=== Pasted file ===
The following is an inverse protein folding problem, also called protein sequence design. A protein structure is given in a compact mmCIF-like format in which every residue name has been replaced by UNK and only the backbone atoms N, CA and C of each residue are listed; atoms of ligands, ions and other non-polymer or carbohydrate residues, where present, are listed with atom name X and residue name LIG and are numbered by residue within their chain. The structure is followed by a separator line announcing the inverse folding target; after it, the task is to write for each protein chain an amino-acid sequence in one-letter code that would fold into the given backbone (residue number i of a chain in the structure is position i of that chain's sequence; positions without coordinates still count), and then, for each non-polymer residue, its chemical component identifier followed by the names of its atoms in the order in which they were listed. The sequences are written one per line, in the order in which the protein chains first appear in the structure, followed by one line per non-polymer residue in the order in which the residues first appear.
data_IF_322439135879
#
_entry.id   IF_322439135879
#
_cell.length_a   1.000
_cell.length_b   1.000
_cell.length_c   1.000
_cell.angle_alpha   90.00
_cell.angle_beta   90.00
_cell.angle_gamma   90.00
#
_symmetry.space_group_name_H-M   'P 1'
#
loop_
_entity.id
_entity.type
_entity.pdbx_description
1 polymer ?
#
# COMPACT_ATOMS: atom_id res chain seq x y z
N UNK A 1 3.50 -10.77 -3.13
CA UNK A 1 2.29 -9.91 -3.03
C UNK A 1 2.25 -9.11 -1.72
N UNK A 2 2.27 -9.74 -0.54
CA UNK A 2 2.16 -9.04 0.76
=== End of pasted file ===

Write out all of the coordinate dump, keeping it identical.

The following is an inverse protein folding problem, also called protein sequence design. A protein structure is given in a compact mmCIF-like format in which every residue name has been replaced by UNK and only the backbone atoms N, CA and C of each residue are listed; atoms of ligands, ions and other non-polymer or carbohydrate residues, where present, are listed with atom name X and residue name LIG and are numbered by residue within their chain. The structure is followed by a separator line announcing the inverse folding target; after it, the task is to write for each protein chain an amino-acid sequence in one-letter code that would fold into the given backbone (residue number i of a chain in the structure is position i of that chain's sequence; positions without coordinates still count), and then, for each non-polymer residue, its chemical component identifier followed by the names of its atoms in the order in which they were listed. The sequences are written one per line, in the order in which the protein chains first appear in the structure, followed by one line per non-polymer residue in the order in which the residues first appear.
data_IF_322439135879
#
_entry.id   IF_322439135879
#
_cell.length_a   1.000
_cell.length_b   1.000
_cell.length_c   1.000
_cell.angle_alpha   90.00
_cell.angle_beta   90.00
_cell.angle_gamma   90.00
#
_symmetry.space_group_name_H-M   'P 1'
#
loop_
_entity.id
_entity.type
_entity.pdbx_description
1 polymer ?
#
# COMPACT_ATOMS: atom_id res chain seq x y z
N UNK A 1 3.50 -10.77 -3.13
CA UNK A 1 2.29 -9.91 -3.03
C UNK A 1 2.25 -9.11 -1.72
N UNK A 2 2.27 -9.74 -0.54
CA UNK A 2 2.16 -9.04 0.76